kompjuterski :-)))
kompjuterski :-)))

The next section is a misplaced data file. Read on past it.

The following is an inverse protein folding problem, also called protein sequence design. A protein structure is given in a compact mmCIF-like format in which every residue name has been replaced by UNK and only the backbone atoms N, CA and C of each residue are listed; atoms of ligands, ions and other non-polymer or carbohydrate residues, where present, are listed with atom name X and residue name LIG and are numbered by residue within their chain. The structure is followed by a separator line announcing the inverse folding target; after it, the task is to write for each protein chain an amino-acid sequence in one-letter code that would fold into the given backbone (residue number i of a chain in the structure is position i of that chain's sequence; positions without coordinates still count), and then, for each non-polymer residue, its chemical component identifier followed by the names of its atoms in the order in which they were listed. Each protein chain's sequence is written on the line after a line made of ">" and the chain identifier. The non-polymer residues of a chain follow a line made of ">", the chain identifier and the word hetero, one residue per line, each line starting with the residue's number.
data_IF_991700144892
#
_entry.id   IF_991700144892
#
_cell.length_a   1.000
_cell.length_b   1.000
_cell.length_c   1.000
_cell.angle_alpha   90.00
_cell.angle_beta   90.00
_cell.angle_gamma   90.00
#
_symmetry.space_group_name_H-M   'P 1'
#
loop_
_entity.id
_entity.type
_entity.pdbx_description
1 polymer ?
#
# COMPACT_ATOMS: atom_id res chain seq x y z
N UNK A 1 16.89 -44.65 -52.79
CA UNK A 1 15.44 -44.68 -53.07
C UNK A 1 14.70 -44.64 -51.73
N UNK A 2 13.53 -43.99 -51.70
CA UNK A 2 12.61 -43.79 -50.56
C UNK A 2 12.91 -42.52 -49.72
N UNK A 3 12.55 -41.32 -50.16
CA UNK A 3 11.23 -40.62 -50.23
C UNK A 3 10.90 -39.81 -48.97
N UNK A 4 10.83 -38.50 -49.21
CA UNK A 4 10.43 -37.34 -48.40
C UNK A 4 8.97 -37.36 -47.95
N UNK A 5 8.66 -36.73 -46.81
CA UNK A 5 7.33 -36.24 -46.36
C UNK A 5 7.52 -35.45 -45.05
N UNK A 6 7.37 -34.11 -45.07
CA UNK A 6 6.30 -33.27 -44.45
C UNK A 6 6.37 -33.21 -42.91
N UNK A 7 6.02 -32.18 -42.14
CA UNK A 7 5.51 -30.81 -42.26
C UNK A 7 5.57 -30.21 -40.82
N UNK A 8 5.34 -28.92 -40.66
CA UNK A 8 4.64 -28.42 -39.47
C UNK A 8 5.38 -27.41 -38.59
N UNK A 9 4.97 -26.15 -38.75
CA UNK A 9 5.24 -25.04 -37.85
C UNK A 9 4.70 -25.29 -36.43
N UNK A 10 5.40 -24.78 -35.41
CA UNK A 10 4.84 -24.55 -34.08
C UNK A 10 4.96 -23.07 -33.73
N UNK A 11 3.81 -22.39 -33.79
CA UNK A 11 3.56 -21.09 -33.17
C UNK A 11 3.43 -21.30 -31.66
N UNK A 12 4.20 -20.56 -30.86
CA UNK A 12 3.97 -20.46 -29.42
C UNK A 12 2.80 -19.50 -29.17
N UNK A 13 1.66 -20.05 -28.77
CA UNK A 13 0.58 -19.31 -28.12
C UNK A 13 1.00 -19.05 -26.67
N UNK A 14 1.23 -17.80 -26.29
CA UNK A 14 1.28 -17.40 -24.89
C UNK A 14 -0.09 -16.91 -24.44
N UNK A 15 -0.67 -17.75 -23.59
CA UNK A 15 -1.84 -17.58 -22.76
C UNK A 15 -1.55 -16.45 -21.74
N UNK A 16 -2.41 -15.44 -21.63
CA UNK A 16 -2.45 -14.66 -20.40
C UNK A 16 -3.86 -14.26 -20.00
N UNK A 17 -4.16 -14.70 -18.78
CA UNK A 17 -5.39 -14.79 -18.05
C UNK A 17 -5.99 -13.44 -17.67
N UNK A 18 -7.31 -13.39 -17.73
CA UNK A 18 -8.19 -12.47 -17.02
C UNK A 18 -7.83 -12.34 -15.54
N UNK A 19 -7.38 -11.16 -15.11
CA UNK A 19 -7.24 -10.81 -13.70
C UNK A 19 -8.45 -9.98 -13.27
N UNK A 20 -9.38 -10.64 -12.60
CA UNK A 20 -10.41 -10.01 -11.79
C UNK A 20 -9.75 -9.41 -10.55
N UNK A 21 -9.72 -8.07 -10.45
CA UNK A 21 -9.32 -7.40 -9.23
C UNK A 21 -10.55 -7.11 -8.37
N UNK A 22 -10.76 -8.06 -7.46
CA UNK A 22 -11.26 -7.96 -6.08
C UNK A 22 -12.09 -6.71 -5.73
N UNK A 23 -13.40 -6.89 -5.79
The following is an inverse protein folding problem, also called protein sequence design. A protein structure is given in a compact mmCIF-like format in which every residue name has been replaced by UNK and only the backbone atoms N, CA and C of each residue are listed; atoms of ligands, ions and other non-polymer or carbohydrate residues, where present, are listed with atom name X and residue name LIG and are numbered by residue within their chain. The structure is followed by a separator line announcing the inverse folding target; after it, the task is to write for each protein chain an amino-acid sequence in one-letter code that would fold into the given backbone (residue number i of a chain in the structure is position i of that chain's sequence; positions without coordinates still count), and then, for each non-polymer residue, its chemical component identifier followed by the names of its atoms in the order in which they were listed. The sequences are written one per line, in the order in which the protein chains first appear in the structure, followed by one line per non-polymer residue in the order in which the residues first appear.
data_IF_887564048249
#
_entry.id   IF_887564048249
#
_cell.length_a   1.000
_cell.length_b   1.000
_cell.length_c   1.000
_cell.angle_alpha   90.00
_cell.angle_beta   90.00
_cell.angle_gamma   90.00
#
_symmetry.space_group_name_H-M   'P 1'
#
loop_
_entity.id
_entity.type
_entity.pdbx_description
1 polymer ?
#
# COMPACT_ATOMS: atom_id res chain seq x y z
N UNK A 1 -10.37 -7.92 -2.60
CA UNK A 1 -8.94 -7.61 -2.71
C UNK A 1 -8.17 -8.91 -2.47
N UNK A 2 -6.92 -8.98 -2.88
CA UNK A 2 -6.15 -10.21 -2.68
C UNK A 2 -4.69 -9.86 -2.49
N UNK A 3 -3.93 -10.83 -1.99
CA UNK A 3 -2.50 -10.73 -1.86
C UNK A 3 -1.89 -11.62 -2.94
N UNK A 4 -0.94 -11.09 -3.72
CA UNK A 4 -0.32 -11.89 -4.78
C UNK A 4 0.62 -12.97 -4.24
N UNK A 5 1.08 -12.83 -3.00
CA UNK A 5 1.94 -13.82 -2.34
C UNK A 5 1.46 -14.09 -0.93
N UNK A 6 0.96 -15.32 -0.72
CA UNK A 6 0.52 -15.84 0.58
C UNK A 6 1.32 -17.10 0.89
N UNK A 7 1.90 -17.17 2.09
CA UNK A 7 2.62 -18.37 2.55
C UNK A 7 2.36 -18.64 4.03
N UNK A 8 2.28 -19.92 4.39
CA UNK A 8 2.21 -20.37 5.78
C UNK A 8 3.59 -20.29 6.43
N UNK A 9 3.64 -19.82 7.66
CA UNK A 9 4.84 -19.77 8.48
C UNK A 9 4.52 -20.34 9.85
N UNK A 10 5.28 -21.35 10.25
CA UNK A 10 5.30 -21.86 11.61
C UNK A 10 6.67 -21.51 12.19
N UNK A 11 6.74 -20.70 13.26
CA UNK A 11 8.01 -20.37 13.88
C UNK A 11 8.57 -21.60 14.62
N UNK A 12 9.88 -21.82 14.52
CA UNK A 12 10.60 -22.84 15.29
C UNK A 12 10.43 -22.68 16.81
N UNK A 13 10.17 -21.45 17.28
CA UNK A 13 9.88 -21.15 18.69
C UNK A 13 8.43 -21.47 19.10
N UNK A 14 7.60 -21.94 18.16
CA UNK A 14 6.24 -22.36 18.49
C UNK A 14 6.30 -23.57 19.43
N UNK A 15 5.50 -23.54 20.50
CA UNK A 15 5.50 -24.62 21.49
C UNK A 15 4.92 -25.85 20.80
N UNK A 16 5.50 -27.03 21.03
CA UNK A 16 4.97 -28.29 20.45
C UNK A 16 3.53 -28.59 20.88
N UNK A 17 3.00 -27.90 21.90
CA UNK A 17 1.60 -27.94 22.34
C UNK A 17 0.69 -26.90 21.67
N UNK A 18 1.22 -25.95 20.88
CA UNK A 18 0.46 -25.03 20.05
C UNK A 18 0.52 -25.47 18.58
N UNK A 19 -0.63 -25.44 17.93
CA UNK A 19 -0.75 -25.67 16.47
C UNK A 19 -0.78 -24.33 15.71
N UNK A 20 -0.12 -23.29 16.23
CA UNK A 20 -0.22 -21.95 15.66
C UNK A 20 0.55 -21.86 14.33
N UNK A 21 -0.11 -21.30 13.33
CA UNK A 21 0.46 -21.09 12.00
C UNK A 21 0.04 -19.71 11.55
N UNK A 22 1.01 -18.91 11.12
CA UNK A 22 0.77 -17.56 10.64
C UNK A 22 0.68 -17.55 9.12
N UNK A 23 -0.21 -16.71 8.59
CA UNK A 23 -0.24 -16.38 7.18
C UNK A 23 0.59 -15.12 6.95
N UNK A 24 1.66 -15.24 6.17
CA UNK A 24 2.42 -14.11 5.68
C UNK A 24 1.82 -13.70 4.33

slasa Customer: "One of my friends gave me an ImageWriter printer and this keyboard. He said he gave me all the cables, but I can't figure out how to connect them. Am I missing something?" Tech Support: "Well, a computer would help." Customer: "You mean this keyboard isn't a word processor?" Tech Support: "No ma'am, its just an input device." Customer: "Then I need to buy a computer, right?" Tech Support: "Yes." Customer: "Do you think I'll need a monitor, too?" Customer: "Do I need a monitor? I have everything else." Tech Support: "Yes, ma'am." Customer: "Why? That is the dumbest thing I've ever heard of." -------------------------------------------------------------------------------- On one occasion, a lady came into the store, apparently interested in buying a home computer. After surveying the models on display, she walked over to one and pointed to the monitor and keyboard saying, "I think I need one of these, and one of those...." She then pointed to the CPU and continued, "...but I don't think I need one of those." -------------------------------------------------------------------------------- Well, I had one event happen to me, where one lady had just bought a Apple IIc and complained that she was having problems with her monitor, so we told her to bring her monitor in, and we'd check it out. So she brings her monitor in, and we plug it in, and it works without a flaw. We tell her that the monitor isn't the problem, and to bring her CPU in. She stares at us blankly, and asks, "What's the CPU?" Joe explains that it's the piece of equipment that all your devices plug into. So about twenty minutes later, she returns and walks in carrying the surge supressor. When we explained to her the item that we needed her to bring in, she replied, "Oh you mean the keyboard!" (On Apple IIc's, the CPU box and keyboard are part of the same unit.) And to make this all the more interesting, she was a gradeschool computer class instructor. -------------------------------------------------------------------------------- Back in the mid-eighties, the high school I went to had just purchased a handful of 8086s along with some basic hardware -- at that time these things still were horribly expensive. A few weeks later, the computer lab was broken into and some of the hardware stolen. But the computers themselves had been left untouched: only the monitors and keyboards were gone. Apparently, the only computers the thieves had known were C64s or Apple II's, where the computer and keyboard are part of the same unit. Imagine the frustration when these guys tried to get the stolen machines to work! -------------------------------------------------------------------------------- I was one of a group of students who would help other students and teachers at my high school with computer problems. One day I got a call from a teacher saying that her computer was not working at all. I went to her room to find a perfectly good Mac PowerPC on her desk. With one problem. Me: "Excuse me, ma'am. Where's the keyboard?" Teacher: "Oh, it's over there in my travel bag." -------------------------------------------------------------------------------- A man who owned a small business asked me to program a sales and inventory system for him. He was replacing his old 286 PC and had been running a DOS-based program. He wanted all the bells and whistles, wanted it browser-driven, with images of all the products in his inventory. But the most important thing to him was that it all run off of floppies -- his 286's hard drive had crashed in the past and he lost all his records, so now he didn't trust hard drives. Not only did he want the whole thing on floppies, he wanted to be able to do a backup onto one floppy every night. The other thing was that he didn't want to use a mouse or any other sort of pointing device. -------------------------------------------------------------------------------- A while back, a friend of mine and I were discussing his new computer when he made a comparison to another friend's computer and said, "I know mine's better because it's bigger." I had a hard time not laughing. -------------------------------------------------------------------------------- I went with a friend to help him shop for a computer. Looking through the different varieties, he said, "I don't think I can afford one of these big ones [desktop machines]. I think I'll have to go with one of these little ones [laptops]." -------------------------------------------------------------------------------- I was advising a friend on a used PC she was considering buying from a friend. I asked the friend if it was a Pentium PC, and he laughed, "All computers have Pentium processors!" -------------------------------------------------------------------------------- A few years ago I was watching TV with a few other people in my college dorm lounge. A commercial for the Pentium II came on. That prompted one of the girls to ask everyone, "Ok, what the heck does that Pentium thing DO in a computer, anyway?" -------------------------------------------------------------------------------- I was in our University Bookstore the other day looking at software when I overheard a salesman talking to a lady about an iMac. Salesman: "It has a built in color monitor and comes with a mouse and keyboard--" Customer: "Does this thing come with a battery backup system?" Salesman: "No, but we have one over there for $99.00. Do you have problems with power outages?" Customer: "No, but I don't want to lose all of my Microsoft documents everytime I turn off the computer!" Salesman: "You don't need a battery backup for that. That's why it has a 4 gigabyte hard drive." Customer: "A hard what?" Salesman: "A hard drive. It's like a whole bunch of floppy disks inside your computer that you can store documents on." Customer: "I want the battery backup." Salesman: "You don't need it." Customer: "Why?" -------------------------------------------------------------------------------- Friend: "My 486 is getting too slow; I want to upgrade it. Do you think a couple megabyte SmartDrive would help?" -------------------------------------------------------------------------------- I own a computer store. One day, two policemen came into the store and told that they owned a 486 and a 286. They asked if a 486 and a 286 could be assembled together into a 686. I replied to the dumb request by asking them if two 200 horsepower police cars can be used to make up a 400 horsepower Ferrari. The policemen didn't get it and replied angrily that altering car engines is strictly forbidden by law. -------------------------------------------------------------------------------- I was working on my computer one day, and one of my friends came up to me. He said, in a tone that suggested he thought my computer was inferior to his, "Is your computer DIGITAL?" -------------------------------------------------------------------------------- I burned a CD with some multimedia stuff on it for a friend of a friend. He couldn't get them working, because, it turned out, he had a 486 with 8 megs of RAM. Him: "How come they don't work?" Me: "You need a new motherboard, CPU, case, power supply, lots more RAM, and maybe a new video card." Him: "Can you download them for me?" -------------------------------------------------------------------------------- Customer: "I'd like to buy 2.5 gigabyte hard disk for my 286." The machine didn't even have an IDE controller, so I had to explain there was no way he could get the disk. Customer: "OK, I'LL GET IT FROM SOMEONE ELSE THEN!"